Müller was fired from a factory job in the 1970s and interrogated on suspicion of being a spy; even after moving to Berlin she found her apartment was under surveillance and her movements tracked. At one point, an old friend came to visit under the pretext that she needed medical treatment but was in fact reporting back to the Ceausescu-era secret police, the Securitate, about her work and contacts. On a recent trip to Bucharest, she and her friend were shadowed and her hotel phone was tapped.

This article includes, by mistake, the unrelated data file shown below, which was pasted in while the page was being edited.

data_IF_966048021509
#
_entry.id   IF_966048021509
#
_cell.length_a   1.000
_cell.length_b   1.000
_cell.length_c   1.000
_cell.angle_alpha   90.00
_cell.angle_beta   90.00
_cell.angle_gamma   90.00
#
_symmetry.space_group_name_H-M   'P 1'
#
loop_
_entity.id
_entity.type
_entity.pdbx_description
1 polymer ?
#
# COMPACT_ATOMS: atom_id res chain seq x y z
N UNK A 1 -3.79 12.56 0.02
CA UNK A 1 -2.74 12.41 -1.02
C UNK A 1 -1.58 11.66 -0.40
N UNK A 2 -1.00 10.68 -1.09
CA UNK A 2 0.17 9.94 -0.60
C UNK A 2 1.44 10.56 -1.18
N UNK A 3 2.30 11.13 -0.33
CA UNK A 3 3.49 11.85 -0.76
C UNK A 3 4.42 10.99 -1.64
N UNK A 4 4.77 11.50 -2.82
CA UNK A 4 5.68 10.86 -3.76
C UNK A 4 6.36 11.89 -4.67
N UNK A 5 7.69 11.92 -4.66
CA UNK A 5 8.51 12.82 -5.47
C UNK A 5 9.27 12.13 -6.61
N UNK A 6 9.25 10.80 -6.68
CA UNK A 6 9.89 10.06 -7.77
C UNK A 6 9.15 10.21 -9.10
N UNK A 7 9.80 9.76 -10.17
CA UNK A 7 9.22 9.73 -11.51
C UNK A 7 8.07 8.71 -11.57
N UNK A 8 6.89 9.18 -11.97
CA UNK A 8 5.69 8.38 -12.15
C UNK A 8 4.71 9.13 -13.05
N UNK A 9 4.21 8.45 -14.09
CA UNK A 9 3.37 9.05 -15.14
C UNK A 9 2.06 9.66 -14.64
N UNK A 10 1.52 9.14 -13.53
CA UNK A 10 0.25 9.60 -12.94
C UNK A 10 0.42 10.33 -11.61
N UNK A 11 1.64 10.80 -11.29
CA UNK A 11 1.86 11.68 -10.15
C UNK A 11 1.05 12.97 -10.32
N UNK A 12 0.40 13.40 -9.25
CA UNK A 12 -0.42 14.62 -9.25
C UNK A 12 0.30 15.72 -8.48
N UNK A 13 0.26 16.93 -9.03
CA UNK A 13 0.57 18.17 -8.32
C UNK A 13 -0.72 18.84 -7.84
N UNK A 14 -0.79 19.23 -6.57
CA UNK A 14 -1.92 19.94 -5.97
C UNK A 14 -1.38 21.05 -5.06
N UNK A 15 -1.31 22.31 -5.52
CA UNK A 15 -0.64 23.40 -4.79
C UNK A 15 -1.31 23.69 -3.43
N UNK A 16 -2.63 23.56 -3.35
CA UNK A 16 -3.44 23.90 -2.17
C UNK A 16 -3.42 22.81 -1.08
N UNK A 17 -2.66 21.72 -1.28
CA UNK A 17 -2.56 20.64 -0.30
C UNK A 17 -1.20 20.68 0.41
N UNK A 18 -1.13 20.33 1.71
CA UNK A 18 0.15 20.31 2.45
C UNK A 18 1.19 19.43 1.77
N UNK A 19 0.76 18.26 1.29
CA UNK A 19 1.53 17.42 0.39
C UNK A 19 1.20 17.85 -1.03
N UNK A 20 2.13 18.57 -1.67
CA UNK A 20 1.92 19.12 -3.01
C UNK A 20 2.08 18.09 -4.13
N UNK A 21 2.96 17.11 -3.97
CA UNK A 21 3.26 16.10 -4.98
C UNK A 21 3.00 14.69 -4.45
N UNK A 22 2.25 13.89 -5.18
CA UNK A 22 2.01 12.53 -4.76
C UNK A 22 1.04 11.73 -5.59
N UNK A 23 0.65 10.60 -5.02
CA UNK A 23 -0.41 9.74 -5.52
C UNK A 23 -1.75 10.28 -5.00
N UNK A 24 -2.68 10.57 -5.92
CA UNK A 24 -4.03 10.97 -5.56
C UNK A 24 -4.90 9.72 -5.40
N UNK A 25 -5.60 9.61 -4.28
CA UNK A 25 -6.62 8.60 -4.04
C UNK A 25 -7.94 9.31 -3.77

The Nobel often goes political, as when it picked the Iraq War-critical Harold Pinter in 2005, but we're glad Müller's unbelievable story is being brought to light. Only one of Müller's books is in print in English right now, but post-announcement there are bound to be others. She'll pick up her medal and a cool $1.4 million at the ceremony in Sweden in December. Israeli poet Amos Oz had been heavily favored to win in U.K. betting pools, but there's always next year.